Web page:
The Mastermind game is based on an unknown sequence of symbols, numbers, colors or letters that you try to guess. Each attempt to find the hidden answer involves making a guess sequence of the same length from the allowed alphabet of choices, and obtaining a score back that indicates how close your guess is to the secret code. The number of possible codes increases rapidly with longer sequences or alphabets.
Balmoral Software's Mastermind Solver provides solutions to a wide variety of games from the intermediate scores. Given enough guesses (or "moves"), the solver will finish a Mastermind game every time. However, it is structured to find the solution in the fewest number of guesses. Code lengths of 3, 4 or 5 may be specified from alphabets of up to 8 or 10 symbols. An alphabet can be a sequence of numbers starting with 1 or a list of user-specified case-sensitive letters. The latter style may be useful if the alphabet elements are icons or other images that can be represented by single letters; for example, in the computer games here and here.
The usual scoring system, known as Mastermind scoring, awards 10 points for every symbol of the guess code that is found in the same position as in the secret code, plus 1 point for every other symbol of the guess sequence that is found in the secret code, but in an incorrect position. Some variants of the game use a simpler scoring system known as Perfect-match scoring, in which one point is awarded only for each correct symbol that is also in the correct position. Perfect-match scoring is equivalent to the tens digit obtained with Mastermind scoring. If Perfect-match scoring is used instead of Mastermind scoring, the average and maximum number of guesses are about 35-45% higher due to less information being returned to the player.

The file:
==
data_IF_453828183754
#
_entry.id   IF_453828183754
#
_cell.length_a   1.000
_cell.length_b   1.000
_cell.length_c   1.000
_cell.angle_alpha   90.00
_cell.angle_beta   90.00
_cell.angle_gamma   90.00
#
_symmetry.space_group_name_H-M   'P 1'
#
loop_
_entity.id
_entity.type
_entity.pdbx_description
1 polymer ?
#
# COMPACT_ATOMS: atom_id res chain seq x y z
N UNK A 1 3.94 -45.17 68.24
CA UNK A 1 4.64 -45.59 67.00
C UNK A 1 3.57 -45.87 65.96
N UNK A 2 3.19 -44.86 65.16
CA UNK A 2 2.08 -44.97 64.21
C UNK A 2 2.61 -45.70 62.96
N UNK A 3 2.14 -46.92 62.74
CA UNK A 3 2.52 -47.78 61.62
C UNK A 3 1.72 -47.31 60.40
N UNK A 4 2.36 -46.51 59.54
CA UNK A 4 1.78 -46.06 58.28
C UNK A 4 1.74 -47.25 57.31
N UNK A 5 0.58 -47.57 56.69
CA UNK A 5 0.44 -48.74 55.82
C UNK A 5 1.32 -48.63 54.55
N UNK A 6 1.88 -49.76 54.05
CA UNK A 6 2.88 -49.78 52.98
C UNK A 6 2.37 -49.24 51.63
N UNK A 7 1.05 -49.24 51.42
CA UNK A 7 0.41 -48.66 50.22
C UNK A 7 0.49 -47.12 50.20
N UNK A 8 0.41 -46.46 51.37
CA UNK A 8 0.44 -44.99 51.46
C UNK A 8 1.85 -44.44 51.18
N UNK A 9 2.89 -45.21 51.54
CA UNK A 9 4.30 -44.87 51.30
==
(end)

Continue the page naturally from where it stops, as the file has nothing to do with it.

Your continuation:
Most Mastermind-style games allow the alphabet symbols to be repeated in a code if desired; however, other versions of the game require all code symbols to be distinct. Games with no repeated symbols may be somewhat easier to solve due to fewer possibilities to consider. If repeated symbols are not allowed, the average number of guesses per game is reduced slightly and the maximum number of guesses is usually about 1 less. The solver supports alphabets of up to 8 symbols that can be repeated, or up to 10 symbols that are not repeated.
The code length, alphabet size, scoring type and choice of repeated symbols are all game parameters in the solver that can be selected by the player. Preset buttons are provided for some standard games:
Game Code length Alphabet size Scoring type Repeated symbols Number of codes Mastermind 4 6 Mastermind Allowed 1,296 Super Mastermind 5 8 Mastermind Allowed 32,768 Bulls & Cows 4 10 Mastermind Not allowed 5,040 Jotto variant 5 9 Perfect match Not allowed 15,120
The solution procedure used by the Mastermind Solver is either a modified Simple algorithm  or the Max Parts algorithm , depending on the size of the game. Smaller games take advantage of the fewer moves needed by the more efficient Max Parts algorithm, whereas larger games use a simpler algorithm that doesn't slow down the solver in calculating the next guess. The number of remaining feasible codes is shown for each move in the game. In terms of the number of guesses needed to win a particular type of game, the average and worst-case performance of the solver is shown on the game screen. The optimal starting guess is provided.
 Ehud Shapiro, Playing Mastermind Logically, SIGART Newsletter, Vol. 85, pp.
 Barteld Kooi, Yet Another Mastermind Strategy, International Computer Games Association (ICGA), 28(1):13-20, 2005.
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Mastermind and Super Mastermind games are copyright © 1971 Invicta, Ltd.
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